The Robosapien is very friendly, in an international, non-communicative kind of way. With no obvious branding, and no language skills to speak of, it belches and whistles, chatters away and bumbles along.
But the Robosapien isn’t just a friendly face. It’s designed to be robust enough to walk off a coffee table without any fear of damage.
“The Nasa guys are funny about that,” said Tilden. “They talk to me at robotics events and say, ‘What can yours do that mine can’t?’ and so I walk it off the table, pick it up and it’s still working.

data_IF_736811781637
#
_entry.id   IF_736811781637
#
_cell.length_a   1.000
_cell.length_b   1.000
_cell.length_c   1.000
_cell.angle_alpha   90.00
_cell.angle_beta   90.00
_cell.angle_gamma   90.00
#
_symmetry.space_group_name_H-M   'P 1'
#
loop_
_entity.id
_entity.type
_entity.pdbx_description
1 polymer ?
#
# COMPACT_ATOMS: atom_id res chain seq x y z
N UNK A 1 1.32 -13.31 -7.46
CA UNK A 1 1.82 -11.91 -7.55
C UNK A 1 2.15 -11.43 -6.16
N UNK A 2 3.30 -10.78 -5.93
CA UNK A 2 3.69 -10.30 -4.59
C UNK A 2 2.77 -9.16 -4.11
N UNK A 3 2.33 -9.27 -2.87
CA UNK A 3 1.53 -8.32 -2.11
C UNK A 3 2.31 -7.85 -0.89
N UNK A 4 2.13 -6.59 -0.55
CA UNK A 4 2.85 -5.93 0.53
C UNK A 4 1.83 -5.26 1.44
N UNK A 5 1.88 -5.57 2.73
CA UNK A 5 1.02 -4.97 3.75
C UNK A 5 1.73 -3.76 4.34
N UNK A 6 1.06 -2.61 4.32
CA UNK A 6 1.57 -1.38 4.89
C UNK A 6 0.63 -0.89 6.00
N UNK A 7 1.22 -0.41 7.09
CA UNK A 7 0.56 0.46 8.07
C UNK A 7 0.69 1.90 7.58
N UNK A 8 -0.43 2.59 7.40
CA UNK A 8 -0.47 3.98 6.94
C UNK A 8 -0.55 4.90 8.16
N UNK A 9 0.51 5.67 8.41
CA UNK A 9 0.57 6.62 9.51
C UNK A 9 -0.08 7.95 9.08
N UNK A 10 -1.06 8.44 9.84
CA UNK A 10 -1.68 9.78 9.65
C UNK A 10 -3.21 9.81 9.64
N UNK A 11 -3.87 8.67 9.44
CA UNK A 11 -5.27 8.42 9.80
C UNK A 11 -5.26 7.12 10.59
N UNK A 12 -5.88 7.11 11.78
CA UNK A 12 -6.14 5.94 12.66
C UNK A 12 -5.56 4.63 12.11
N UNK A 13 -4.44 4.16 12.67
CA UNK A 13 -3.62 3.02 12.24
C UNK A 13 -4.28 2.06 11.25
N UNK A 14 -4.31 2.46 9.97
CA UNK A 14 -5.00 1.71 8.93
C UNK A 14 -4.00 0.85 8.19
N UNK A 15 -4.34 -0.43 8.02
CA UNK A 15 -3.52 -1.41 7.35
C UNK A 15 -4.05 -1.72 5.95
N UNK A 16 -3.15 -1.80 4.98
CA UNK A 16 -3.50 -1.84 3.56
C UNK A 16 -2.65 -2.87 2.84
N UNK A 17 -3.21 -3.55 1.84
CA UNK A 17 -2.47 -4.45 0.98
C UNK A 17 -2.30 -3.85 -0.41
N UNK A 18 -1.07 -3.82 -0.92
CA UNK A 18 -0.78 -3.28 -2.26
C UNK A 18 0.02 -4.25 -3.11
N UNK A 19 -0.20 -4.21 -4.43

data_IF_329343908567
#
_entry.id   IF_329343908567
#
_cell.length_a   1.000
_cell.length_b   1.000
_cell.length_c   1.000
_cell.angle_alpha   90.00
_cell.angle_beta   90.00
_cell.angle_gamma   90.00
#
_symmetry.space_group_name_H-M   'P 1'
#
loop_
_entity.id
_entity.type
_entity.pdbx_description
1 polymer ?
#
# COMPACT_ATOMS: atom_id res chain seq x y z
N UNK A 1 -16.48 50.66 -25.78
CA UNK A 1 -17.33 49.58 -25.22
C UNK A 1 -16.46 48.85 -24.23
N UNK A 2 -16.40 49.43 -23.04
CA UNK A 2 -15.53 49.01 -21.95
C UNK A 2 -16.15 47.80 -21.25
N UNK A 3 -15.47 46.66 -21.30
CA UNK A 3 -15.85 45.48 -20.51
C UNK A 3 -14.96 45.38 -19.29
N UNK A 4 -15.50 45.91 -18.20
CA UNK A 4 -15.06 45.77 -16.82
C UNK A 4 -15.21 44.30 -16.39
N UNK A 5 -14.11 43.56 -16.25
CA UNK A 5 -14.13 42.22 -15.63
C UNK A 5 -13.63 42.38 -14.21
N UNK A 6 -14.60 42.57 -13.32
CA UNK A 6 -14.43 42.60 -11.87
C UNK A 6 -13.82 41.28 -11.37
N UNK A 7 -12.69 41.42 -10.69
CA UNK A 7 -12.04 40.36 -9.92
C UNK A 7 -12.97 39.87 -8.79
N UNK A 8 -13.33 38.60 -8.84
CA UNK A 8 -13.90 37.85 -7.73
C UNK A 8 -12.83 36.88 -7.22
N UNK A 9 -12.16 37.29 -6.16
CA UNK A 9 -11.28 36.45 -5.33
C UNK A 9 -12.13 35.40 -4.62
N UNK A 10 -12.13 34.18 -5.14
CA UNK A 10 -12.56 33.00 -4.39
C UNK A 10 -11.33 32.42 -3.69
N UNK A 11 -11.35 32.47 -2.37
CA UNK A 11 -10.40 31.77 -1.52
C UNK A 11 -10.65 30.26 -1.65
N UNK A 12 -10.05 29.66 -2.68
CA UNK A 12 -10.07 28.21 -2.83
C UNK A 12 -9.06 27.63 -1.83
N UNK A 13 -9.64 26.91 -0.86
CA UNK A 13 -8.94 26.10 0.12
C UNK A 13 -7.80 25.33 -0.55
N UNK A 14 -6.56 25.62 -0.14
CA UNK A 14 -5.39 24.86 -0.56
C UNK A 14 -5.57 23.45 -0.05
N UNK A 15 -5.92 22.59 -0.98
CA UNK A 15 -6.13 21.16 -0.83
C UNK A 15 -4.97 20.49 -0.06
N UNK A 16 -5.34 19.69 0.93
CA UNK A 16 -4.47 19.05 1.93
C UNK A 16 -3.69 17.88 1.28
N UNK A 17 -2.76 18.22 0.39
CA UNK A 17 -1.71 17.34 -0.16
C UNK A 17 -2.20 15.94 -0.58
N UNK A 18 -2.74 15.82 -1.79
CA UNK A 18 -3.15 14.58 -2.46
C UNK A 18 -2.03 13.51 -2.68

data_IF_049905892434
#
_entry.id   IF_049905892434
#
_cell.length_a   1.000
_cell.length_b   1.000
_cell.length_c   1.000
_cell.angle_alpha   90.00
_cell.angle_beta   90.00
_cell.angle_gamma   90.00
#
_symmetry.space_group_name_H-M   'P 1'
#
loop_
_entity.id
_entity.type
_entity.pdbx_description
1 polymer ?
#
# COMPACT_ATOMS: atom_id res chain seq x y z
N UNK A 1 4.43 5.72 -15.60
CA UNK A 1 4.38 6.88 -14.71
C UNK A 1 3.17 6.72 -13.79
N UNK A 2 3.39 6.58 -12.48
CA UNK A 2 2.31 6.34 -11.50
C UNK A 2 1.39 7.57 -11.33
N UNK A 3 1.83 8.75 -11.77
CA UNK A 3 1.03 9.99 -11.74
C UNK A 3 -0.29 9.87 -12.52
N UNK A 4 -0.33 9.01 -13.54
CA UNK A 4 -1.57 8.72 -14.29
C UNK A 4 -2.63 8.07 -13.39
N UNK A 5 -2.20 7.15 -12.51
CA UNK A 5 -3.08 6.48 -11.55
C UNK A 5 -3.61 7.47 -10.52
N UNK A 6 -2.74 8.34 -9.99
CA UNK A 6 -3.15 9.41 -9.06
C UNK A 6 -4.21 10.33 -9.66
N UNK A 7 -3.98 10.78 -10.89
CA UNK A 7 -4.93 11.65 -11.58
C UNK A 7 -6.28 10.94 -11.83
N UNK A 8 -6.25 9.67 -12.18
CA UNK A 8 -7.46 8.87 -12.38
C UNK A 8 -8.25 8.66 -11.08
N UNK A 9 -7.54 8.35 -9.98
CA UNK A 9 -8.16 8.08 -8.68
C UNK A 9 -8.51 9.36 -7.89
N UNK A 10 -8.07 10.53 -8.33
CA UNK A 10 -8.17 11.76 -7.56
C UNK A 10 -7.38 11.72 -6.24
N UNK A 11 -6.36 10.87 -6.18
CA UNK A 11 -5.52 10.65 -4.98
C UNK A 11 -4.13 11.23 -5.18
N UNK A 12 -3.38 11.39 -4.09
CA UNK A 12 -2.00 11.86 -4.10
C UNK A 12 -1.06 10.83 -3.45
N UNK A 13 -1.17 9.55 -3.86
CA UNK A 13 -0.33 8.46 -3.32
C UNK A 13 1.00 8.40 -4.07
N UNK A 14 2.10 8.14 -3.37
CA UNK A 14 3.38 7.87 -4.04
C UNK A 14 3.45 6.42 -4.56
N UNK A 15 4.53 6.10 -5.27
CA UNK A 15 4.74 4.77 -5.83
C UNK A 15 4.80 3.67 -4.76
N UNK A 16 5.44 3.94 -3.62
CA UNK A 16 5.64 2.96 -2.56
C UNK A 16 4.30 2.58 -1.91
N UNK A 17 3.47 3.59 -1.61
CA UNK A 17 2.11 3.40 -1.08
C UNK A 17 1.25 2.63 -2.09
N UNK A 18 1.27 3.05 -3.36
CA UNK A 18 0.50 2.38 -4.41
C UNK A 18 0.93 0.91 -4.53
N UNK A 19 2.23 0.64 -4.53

“Then I say ‘your turn’ and they refuse, whining about ‘mine costs a million bucks’.”
But it’s the robot’s locomotion that’s really interesting. Tilden designed the Robosapien by drawing triangles.
“If you look at most robots in TV or even real life, they move forwards, backwards, left and right,” he said. “It’s all straight lines.
“The Robosapien is built on triangles, so it’s much more mobile and consequently more stable.”
That means the robot can lean over from side to side, and even walk on uneven surfaces without falling over.